I.Jupiter from "Roman Antiquities, and Ancient Mythology" by Charles K. Dillaway
II.Jupiter from "Myths and Legends of Ancient Greece and Rome" by E.M. Berens
Jupiter, the supreme god of the Pagans, though set forth by historians as the wisest of princes, is described by his worshippers as infamous for his vices. There were many who assumed the name of Jupiter; the most considerable, however, and to whom the actions of the others are ascribed, was the Jupiter of Crete, son to Saturn and Rhea, who is differently said to have had his origin in Crete, at Thebes in Bœotia, and among the Messenians.
His first warlike exploit, and, indeed, the most memorable of his actions, was his expedition against the Titans, to deliver his parents, who had been imprisoned by these princes, because Saturn, instead of observing an oath he had sworn, to destroy his male children, permitted his son Jupiter, by a stratagem of Rhea, to be educated. Jupiter, for this purpose, raised a gallant army of Cretans, and engaged the Cecrŏpes as auxiliaries in this expedition; but these, after taking his money, having refused their services, he changed into apes. The valor of Jupiter so animated the Cretans, that by their aid he overcame the Titans, released his parents, and, the better to secure the reign of his father, made all the gods swear fealty to him upon an altar, which has since gained a place among the stars.
This exploit of Jupiter, however, created jealousy in Saturn, who, having learnt from an oracle, that he should be dethroned by one of his sons, secretly meditated the destruction of Jupiter as the most formidable of them. The design of Saturn being discovered by one of his council, Jupiter became the aggressor, deposed his father, threw him into Tartarus, ascended the throne, and was acknowledged as supreme by the rest of the gods.
The reign of Jupiter being less favorable to his subjects than that of Saturn, gave occasion to the name of the silver age, by which is meant an age inferior in happiness to that which preceded, though superior to those which followed.
The distinguishing character of his person is majesty, and every thing about him carries dignity and authority with it; his look is meant to strike sometimes with terror, and sometimes with gratitude, but always with respect. The Capitoline Jupiter, or the Jupiter Optimus Maximus, (him now spoken of,) was the great guardian of the Romans, and was represented, in his chief temple, on the Capitoline hill, as sitting on a curule chair, with the lightning in his right hand, and a sceptre in his left.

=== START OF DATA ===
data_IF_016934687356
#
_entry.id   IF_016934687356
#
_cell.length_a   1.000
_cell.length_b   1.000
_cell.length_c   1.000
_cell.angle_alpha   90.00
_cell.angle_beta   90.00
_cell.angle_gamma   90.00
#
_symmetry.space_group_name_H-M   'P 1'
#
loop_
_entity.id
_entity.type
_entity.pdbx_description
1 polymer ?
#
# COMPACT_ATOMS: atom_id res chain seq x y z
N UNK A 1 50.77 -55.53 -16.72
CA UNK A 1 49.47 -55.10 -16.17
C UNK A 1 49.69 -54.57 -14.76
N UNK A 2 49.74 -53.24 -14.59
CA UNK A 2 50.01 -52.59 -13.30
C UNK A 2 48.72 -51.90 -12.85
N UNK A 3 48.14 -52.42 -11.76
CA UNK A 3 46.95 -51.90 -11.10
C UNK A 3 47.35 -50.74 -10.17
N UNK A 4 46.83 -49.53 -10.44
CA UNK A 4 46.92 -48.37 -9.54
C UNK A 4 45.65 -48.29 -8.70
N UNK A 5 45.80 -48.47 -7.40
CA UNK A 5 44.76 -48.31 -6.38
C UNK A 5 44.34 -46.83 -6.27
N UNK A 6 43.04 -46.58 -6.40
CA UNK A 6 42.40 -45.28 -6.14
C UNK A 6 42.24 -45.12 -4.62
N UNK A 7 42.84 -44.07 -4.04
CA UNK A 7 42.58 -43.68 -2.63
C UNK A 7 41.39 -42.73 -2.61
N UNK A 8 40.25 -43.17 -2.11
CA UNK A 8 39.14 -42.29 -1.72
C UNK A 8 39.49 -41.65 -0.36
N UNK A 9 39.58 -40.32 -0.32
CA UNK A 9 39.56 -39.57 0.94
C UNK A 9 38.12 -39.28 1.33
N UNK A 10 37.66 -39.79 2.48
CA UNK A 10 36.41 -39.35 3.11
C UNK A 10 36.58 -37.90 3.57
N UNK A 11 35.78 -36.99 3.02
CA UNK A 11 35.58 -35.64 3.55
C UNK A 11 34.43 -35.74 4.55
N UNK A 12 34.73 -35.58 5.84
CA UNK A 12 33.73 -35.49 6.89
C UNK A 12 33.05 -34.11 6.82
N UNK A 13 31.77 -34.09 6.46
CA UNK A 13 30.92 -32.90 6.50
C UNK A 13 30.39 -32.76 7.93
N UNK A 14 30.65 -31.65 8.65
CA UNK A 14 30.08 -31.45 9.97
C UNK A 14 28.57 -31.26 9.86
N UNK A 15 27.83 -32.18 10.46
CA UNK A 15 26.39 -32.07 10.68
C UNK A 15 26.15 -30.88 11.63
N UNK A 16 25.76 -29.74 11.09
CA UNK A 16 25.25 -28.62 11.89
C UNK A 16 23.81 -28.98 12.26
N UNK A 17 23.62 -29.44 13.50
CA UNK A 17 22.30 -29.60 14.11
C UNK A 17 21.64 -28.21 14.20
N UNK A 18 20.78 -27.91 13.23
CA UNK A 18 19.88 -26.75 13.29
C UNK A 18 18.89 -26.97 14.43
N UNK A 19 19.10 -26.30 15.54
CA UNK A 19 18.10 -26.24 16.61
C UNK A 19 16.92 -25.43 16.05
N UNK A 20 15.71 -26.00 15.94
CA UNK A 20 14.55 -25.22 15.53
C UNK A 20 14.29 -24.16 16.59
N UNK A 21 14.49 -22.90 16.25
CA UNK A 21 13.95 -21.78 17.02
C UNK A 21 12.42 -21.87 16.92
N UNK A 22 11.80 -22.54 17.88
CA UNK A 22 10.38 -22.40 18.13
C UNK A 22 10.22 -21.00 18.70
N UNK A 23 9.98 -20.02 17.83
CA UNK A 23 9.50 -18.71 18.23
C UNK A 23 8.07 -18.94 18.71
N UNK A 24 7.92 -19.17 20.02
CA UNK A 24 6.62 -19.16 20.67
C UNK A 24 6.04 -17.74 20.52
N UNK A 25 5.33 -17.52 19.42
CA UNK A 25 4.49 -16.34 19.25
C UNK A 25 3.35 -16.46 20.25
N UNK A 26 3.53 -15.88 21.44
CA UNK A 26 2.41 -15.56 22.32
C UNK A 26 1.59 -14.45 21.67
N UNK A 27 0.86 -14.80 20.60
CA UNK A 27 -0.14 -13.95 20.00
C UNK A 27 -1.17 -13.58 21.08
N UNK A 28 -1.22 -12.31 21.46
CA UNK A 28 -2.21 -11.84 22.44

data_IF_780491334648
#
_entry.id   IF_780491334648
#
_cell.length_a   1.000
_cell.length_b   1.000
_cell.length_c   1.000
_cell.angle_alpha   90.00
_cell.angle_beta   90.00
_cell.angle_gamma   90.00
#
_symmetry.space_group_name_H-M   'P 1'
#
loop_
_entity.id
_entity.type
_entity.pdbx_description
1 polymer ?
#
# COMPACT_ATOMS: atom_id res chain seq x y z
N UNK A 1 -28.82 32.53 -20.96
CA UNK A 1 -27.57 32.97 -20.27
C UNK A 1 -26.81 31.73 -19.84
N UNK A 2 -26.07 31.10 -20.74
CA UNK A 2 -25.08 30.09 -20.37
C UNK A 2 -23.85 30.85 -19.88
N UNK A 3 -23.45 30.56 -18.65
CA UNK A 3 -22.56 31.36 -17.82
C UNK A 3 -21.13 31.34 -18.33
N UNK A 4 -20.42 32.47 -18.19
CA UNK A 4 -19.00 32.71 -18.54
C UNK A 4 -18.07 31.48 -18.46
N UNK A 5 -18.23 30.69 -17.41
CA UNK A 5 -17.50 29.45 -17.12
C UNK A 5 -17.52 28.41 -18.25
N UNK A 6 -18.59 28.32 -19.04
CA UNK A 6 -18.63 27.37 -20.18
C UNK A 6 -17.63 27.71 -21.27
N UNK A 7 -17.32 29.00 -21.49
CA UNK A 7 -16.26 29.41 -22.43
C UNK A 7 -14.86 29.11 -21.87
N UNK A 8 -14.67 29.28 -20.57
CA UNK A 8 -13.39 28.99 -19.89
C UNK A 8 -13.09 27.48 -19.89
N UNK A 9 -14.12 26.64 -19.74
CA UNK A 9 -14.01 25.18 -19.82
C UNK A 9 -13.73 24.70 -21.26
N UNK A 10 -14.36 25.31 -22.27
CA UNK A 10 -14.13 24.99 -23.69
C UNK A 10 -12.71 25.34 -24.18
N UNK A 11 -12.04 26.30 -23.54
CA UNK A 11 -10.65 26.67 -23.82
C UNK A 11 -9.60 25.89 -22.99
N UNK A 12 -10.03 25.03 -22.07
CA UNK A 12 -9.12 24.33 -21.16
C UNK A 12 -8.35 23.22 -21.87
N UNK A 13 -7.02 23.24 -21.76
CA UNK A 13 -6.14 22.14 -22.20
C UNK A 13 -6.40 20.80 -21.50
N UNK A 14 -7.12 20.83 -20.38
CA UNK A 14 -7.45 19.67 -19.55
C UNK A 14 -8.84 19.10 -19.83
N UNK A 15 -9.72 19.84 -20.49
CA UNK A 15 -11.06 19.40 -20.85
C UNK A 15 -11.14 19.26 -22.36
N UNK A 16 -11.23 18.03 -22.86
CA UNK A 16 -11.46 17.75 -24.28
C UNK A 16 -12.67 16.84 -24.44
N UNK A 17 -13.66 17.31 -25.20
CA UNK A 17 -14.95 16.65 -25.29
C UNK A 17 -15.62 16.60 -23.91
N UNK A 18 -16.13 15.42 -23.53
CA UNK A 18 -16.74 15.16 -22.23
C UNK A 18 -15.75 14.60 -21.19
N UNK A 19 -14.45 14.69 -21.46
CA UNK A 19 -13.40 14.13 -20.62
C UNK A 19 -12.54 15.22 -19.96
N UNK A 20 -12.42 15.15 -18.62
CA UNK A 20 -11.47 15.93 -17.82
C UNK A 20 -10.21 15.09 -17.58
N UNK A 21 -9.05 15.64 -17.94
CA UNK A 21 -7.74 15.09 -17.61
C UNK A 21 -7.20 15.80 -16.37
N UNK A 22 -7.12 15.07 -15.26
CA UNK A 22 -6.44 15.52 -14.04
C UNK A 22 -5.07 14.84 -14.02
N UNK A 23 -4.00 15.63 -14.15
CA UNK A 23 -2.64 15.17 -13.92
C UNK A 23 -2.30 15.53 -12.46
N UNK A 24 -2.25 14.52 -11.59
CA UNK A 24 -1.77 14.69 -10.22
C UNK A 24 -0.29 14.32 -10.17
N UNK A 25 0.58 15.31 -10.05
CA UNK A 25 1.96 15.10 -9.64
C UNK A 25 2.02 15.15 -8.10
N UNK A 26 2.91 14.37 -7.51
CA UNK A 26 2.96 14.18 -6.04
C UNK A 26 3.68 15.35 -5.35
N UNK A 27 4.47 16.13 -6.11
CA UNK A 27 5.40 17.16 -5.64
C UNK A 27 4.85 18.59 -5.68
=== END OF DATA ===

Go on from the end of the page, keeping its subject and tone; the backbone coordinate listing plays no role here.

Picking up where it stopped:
The poets describe him as standing amidst his rapid horses, or his horses that make the thunder; for as the ancients had a strange idea of the brazen vault of heaven, they seem to have attributed the noise in a thunder storm to the rattling of Jupiter's chariot and horses on that great arch of brass all over their heads, as they supposed that he himself flung the flames out of his hand, which dart at the same time out of the clouds, beneath this arch.
The Roman Jupiter, who is so frequently confounded with the Greek Zeus, is identical with him only as being the head of the Olympic gods, and the presiding deity over Life, Light, and Aërial Phenomena. Jupiter is lord of life in its widest and most comprehensive signification, having absolute power over life and death, in which respect he differed from the Greek Zeus, who was to a certain extent controlled by the all-potent sway of the Moiræ or Fates. Zeus, as we have seen, often condescends to visit mankind, either as a mortal, or under various disguises, whereas Jupiter always remains essentially the supreme god of heaven, and never appears upon earth.
The most celebrated temple of Jupiter was that on the Capitoline Hill in the city of Rome, where he was worshipped under the names of Jupiter-Optimus-Maximus, Capitolinus, and Tarpeius.
The Romans represented him seated on a throne of ivory, holding in his right hand a sheaf of thunderbolts, and in his left a sceptre, whilst an eagle stands beside his throne.